Struggling handset manufacturer BlackBerry on Friday released its third-quarter earnings results, which pundits largely chalked up as a big win. Losses, at three cents a share, were milder than the analyst-anticipated 14-cent drop.
It was an eagerly awaited update, revealing sales numbers for BlackBerry’s buzz-generating Priv smartphone — the company’s first to run Google’s Android. But during the call, there was a disconnect between the optimistic note CEO John Chen struck, and the actual data contained in (and conspicuously omitted from) the report.
“My first goal is to get us into a break-even position with the device business, because you really couldn’t do anything strategically with a business that continues to lose money,” said Chen, as reported by Re/code. “We’re in that ballpark now.”
Sounds like, in its first month of sales (only 22 days, from November 6 – 28), Blackberry’s Priv was a runaway hit — something we’d heard soon after launch through scattered reports of quick sellouts and limited availability.
But if Blackberry’s hardware division is really riding Priv’s coattails so successfully, why was this the first time in at least 19 quarters — dating back to 2012 — that BlackBerry didn’t break out device sales figures to lead its press release?
Possibly that’s because the company sold fewer total handsets last quarter than it ever has before: just 700,000. (Some sources are citing that figure as the number of Privs sold, but we verified the number with BlackBerry.)
That means Blackberry sold just a hair over 2.5 million handsets during the first three fiscal quarters of 2016. Despite Chen’s assertion yesterday that the hardware division would attain profitability in the next quarter or two, he told The Verge back in October that the break even number was around five million devices annually.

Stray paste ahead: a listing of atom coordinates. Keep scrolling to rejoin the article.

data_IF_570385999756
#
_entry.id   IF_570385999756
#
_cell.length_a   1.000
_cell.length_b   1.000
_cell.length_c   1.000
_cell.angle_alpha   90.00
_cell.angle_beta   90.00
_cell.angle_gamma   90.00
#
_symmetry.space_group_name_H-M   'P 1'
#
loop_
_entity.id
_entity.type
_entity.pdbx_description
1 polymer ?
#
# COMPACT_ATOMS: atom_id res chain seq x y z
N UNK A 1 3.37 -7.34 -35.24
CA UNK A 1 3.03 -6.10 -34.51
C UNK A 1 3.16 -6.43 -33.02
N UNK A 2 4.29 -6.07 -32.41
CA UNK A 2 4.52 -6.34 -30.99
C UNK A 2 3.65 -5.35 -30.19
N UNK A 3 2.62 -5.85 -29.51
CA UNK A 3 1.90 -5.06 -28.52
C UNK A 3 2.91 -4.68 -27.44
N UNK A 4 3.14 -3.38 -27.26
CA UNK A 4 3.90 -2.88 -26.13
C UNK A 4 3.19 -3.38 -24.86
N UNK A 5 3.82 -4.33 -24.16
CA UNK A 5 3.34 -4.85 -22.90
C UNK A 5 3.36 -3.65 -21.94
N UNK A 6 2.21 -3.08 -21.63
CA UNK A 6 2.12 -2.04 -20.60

To hit that figure by the end of its fiscal year, BlackBerry has to sell more phones in Q4 than it’s been able to do since Q1/Q2 of last fiscal year — and it needs to break a streak of 10 consecutive declining quarters (which stretches to 16 if you ignore a slight uptick in sales between late 2013 and early 2014).
To be fair to BlackBerry, let’s make two things clear: First, Priv hasn’t had much time at all to impact sales figures. Despite the tendency to assume that a new product’s sales will be front-loaded as pent-up demand is uncorked, another factor to consider is the lack of a full rollout; the Priv just hit Germany this week and has yet to be stocked by leading U.S. carrier Verizon Wireless.
Second, it’s important to realize that BlackBerry is far more than a hardware OEM — and the fact that handset sales have been slipping for years now has only accelerated its push into other categories (a la HTC). Blackberry’s recent acquisition of email client Good Technology is said to be the driving force behind its better-than-expected results this past quarter.
Still, 700,000 is just not a lot of units to move in a quarter, any way you slice it. Apple regularly sells more handsets in a single day, following a new iPhone release, than BlackBerry moved all quarter. Even new kid on the block Xiaomi famously racked up 800,000 purchases in a single day during one of its popular flash sales.
The unfortunate truth to these numbers is that if the trend they form continues for much longer, BlackBerry may not have the luxury of choosing whether to remain in the market: Its exit will have been dictated not by John Chen, but by the even more powerful hand of the free market.
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